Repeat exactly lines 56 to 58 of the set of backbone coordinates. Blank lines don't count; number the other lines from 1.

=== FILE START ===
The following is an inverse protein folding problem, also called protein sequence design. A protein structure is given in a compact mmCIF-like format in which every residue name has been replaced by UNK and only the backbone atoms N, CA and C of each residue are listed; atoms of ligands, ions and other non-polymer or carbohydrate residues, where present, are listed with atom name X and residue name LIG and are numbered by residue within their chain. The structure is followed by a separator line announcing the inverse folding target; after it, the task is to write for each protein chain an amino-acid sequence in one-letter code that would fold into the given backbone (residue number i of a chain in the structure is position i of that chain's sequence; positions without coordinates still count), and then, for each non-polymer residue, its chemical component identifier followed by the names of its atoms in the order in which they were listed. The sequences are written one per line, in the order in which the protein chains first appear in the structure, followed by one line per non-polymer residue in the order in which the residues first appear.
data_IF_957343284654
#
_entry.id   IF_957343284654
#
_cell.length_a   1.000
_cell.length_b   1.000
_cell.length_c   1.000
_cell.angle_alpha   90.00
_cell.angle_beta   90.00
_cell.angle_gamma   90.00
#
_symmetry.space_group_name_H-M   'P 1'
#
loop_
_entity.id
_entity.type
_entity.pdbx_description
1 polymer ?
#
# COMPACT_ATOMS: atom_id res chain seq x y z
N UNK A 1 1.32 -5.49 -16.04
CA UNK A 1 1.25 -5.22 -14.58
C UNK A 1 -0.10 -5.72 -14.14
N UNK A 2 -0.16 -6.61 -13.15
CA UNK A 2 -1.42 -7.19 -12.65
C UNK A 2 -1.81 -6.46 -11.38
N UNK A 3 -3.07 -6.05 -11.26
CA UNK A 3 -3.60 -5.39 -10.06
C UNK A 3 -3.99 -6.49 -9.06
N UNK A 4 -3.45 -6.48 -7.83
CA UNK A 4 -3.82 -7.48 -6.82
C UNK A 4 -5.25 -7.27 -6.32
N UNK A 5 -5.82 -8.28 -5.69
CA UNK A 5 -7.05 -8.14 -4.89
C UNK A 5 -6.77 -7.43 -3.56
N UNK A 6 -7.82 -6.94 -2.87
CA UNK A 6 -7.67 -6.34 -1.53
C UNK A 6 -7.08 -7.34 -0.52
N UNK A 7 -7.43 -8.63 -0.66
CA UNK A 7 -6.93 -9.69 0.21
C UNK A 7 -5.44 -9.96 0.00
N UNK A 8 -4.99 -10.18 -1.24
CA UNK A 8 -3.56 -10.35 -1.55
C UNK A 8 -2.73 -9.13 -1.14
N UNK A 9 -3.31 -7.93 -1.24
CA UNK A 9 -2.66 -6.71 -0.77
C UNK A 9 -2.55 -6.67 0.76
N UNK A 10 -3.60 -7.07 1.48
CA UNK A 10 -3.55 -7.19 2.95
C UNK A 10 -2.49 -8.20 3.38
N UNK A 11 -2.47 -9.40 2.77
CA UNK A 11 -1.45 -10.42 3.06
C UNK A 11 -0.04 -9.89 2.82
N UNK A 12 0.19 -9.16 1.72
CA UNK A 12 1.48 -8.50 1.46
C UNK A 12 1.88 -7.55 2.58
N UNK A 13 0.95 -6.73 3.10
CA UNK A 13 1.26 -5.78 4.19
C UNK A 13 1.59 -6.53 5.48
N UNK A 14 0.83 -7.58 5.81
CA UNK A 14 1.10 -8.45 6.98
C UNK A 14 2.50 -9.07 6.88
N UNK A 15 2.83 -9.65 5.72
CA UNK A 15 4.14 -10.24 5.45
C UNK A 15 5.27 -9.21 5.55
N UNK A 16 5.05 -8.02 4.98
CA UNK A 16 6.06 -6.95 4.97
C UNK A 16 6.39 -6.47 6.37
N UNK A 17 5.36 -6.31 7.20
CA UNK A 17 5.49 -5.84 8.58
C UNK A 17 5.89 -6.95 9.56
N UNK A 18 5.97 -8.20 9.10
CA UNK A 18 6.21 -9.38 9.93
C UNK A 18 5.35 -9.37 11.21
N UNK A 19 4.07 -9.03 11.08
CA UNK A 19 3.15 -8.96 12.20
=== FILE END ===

CA UNK A 12 1.48 -8.50 1.46
C UNK A 12 1.88 -7.55 2.58
N UNK A 13 0.95 -6.73 3.10